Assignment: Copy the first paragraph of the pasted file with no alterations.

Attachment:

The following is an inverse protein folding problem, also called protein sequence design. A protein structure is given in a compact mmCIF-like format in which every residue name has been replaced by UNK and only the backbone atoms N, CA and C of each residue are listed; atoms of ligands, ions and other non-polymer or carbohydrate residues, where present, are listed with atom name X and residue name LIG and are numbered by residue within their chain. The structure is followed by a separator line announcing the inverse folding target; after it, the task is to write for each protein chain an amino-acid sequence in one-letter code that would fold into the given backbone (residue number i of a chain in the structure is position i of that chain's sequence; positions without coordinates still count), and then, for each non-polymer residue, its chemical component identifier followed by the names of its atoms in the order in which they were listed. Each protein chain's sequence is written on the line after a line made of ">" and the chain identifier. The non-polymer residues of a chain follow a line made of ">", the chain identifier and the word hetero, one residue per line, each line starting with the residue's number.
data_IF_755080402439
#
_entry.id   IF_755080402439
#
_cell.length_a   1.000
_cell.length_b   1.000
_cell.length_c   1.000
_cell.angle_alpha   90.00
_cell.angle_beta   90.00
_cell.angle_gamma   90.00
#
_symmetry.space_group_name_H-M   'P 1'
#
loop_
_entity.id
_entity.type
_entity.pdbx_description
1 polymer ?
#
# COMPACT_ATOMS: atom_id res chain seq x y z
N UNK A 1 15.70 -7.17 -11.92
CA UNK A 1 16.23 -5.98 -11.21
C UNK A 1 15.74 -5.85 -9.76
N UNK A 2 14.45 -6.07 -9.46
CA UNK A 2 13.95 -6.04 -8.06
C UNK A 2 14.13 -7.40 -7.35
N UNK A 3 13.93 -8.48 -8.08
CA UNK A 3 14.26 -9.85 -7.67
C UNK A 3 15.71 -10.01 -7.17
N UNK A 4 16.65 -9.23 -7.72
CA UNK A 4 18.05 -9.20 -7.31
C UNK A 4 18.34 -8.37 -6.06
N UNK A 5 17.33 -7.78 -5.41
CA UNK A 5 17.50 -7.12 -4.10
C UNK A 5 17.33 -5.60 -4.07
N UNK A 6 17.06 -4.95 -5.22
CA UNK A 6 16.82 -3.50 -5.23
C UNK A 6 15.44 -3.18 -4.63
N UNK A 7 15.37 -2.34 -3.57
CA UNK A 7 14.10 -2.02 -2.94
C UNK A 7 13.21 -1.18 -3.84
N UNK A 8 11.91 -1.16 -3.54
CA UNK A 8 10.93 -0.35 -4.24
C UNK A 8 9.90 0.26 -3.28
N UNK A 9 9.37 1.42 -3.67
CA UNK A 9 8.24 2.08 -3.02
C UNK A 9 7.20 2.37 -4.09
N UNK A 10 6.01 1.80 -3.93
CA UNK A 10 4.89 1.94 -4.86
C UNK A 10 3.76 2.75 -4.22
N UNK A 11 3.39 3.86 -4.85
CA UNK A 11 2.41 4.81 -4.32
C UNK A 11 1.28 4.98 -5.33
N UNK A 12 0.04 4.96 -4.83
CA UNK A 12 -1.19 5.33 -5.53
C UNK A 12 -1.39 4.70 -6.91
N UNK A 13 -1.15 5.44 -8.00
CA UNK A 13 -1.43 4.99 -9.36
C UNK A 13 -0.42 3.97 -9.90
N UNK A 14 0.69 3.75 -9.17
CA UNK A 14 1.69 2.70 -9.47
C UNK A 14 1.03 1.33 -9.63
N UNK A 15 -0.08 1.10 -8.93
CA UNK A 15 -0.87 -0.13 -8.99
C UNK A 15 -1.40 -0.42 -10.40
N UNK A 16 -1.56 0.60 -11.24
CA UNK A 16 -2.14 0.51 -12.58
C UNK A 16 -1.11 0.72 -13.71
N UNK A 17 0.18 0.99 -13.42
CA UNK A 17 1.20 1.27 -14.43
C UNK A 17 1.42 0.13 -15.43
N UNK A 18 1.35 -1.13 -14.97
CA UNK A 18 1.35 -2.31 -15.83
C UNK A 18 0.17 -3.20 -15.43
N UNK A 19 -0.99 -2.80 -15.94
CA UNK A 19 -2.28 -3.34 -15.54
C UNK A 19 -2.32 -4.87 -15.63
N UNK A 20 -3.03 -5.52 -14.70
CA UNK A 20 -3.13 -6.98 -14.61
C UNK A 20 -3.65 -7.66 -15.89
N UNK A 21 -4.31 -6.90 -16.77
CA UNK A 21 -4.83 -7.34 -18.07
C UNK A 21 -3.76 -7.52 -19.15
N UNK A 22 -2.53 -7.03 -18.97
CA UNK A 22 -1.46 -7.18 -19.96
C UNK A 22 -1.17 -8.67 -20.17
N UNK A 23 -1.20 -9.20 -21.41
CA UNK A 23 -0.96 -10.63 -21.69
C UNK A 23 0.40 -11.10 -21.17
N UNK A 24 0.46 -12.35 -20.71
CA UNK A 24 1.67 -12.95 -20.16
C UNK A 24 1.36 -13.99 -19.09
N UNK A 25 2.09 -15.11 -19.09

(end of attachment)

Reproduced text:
The following is an inverse protein folding problem, also called protein sequence design. A protein structure is given in a compact mmCIF-like format in which every residue name has been replaced by UNK and only the backbone atoms N, CA and C of each residue are listed; atoms of ligands, ions and other non-polymer or carbohydrate residues, where present, are listed with atom name X and residue name LIG and are numbered by residue within their chain. The structure is followed by a separator line announcing the inverse folding target; after it, the task is to write for each protein chain an amino-acid sequence in one-letter code that would fold into the given backbone (residue number i of a chain in the structure is position i of that chain's sequence; positions without coordinates still count), and then, for each non-polymer residue, its chemical component identifier followed by the names of its atoms in the order in which they were listed. Each protein chain's sequence is written on the line after a line made of ">" and the chain identifier. The non-polymer residues of a chain follow a line made of ">", the chain identifier and the word hetero, one residue per line, each line starting with the residue's number.